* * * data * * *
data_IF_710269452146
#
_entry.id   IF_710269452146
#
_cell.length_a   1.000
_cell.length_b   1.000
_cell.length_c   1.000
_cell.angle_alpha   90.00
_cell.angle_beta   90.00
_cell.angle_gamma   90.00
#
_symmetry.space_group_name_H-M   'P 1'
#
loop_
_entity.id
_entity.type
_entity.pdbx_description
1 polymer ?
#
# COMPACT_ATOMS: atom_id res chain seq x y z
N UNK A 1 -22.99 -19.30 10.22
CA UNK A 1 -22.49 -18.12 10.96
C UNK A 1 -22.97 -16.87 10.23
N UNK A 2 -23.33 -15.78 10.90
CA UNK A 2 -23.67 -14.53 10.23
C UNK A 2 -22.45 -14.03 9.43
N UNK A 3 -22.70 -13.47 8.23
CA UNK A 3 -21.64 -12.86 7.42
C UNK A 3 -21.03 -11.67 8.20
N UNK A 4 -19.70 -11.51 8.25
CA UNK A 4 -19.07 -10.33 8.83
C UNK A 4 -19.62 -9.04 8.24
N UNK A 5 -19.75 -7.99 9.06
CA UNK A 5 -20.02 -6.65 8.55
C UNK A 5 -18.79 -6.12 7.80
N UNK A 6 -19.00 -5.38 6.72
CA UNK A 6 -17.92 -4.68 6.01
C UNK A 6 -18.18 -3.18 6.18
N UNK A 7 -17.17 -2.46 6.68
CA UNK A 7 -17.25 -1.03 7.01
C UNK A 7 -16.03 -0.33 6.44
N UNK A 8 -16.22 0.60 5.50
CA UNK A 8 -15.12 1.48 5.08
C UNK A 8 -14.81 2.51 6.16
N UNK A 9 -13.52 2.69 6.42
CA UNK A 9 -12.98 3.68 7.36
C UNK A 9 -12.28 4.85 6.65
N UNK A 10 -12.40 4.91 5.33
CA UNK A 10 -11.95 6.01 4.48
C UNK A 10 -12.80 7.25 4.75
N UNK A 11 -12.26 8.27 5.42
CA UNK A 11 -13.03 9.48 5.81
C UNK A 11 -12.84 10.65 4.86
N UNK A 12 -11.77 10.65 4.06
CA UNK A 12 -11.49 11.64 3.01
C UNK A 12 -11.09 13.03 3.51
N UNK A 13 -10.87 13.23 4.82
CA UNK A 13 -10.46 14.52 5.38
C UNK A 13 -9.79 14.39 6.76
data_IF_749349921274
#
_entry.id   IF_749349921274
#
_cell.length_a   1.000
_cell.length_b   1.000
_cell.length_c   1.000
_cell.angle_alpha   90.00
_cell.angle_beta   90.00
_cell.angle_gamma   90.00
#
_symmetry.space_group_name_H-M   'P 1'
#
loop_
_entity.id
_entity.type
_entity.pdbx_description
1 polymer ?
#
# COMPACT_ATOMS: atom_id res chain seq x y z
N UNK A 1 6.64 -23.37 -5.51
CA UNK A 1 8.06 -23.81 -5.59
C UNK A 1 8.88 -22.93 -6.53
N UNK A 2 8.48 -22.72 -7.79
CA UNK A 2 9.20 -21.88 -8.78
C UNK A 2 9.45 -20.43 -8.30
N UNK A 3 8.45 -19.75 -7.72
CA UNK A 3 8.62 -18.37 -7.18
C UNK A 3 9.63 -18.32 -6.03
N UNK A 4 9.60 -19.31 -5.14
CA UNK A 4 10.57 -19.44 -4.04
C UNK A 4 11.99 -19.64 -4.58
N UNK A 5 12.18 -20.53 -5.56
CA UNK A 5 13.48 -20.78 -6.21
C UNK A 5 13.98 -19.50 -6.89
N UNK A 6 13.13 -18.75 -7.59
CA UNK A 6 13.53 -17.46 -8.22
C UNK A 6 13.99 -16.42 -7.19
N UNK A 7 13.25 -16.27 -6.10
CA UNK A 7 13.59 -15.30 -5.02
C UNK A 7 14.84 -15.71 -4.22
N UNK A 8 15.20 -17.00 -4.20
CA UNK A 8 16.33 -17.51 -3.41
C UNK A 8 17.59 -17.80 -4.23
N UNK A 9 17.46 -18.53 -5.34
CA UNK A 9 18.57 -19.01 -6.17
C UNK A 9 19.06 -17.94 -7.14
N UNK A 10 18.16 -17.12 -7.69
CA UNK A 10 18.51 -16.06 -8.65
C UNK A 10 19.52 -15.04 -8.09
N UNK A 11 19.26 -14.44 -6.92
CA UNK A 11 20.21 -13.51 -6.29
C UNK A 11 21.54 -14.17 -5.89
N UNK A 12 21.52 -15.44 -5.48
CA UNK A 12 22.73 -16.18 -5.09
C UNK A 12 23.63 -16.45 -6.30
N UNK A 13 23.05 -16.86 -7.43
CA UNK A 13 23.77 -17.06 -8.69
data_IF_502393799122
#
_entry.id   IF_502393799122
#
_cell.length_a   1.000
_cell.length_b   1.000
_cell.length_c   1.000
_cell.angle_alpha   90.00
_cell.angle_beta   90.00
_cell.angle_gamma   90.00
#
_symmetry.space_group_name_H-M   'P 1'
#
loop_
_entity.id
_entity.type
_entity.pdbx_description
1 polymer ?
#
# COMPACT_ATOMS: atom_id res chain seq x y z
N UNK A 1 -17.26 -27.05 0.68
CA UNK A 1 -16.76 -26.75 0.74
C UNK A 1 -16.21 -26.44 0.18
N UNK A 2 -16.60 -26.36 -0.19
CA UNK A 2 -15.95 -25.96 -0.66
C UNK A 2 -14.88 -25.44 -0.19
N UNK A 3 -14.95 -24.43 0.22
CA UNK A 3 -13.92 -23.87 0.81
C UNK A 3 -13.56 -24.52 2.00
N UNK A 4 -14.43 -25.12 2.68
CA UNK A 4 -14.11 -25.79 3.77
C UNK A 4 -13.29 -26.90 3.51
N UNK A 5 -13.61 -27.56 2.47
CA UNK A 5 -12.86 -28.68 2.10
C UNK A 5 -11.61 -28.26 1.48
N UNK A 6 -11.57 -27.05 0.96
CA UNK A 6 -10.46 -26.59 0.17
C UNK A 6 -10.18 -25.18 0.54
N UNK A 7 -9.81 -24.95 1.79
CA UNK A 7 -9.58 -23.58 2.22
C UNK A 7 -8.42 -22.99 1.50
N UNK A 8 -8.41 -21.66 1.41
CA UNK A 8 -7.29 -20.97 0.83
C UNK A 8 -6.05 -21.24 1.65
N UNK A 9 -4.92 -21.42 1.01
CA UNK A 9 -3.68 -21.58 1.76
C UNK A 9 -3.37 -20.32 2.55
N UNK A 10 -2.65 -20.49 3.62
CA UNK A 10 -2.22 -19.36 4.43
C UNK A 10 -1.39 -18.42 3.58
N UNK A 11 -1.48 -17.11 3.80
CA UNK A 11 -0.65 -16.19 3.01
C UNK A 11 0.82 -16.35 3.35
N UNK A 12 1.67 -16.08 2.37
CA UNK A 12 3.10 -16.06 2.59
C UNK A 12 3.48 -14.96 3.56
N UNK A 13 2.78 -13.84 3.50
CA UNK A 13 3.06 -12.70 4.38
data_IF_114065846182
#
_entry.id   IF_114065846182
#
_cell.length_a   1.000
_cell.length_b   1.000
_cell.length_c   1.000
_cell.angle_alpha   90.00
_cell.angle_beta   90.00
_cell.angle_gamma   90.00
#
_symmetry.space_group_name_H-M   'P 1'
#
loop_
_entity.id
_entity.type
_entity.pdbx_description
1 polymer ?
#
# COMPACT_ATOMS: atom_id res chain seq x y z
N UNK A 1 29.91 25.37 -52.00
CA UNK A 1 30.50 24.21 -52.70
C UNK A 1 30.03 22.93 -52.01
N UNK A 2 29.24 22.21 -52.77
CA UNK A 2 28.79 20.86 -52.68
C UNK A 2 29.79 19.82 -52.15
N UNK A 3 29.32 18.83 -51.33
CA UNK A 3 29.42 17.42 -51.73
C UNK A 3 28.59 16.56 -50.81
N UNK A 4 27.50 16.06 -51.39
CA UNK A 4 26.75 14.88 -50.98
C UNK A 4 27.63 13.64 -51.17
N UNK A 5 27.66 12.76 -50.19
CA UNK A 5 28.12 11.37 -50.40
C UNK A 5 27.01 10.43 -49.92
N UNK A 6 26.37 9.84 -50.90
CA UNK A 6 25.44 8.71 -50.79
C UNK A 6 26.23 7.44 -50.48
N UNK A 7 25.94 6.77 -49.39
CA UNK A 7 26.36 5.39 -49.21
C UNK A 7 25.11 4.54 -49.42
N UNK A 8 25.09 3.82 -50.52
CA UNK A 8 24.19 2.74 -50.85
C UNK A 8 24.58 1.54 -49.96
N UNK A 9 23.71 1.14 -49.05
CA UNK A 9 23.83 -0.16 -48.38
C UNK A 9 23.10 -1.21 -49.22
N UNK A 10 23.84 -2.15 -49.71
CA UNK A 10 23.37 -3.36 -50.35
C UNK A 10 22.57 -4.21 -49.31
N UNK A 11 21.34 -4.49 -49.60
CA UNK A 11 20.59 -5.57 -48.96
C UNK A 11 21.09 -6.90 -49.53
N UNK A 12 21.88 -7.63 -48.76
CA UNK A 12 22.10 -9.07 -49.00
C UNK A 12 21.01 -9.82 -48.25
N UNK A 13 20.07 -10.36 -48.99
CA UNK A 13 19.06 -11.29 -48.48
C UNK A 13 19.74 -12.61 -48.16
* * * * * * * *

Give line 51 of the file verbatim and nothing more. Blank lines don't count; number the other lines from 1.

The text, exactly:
N UNK A 11 -12.26 8.27 5.42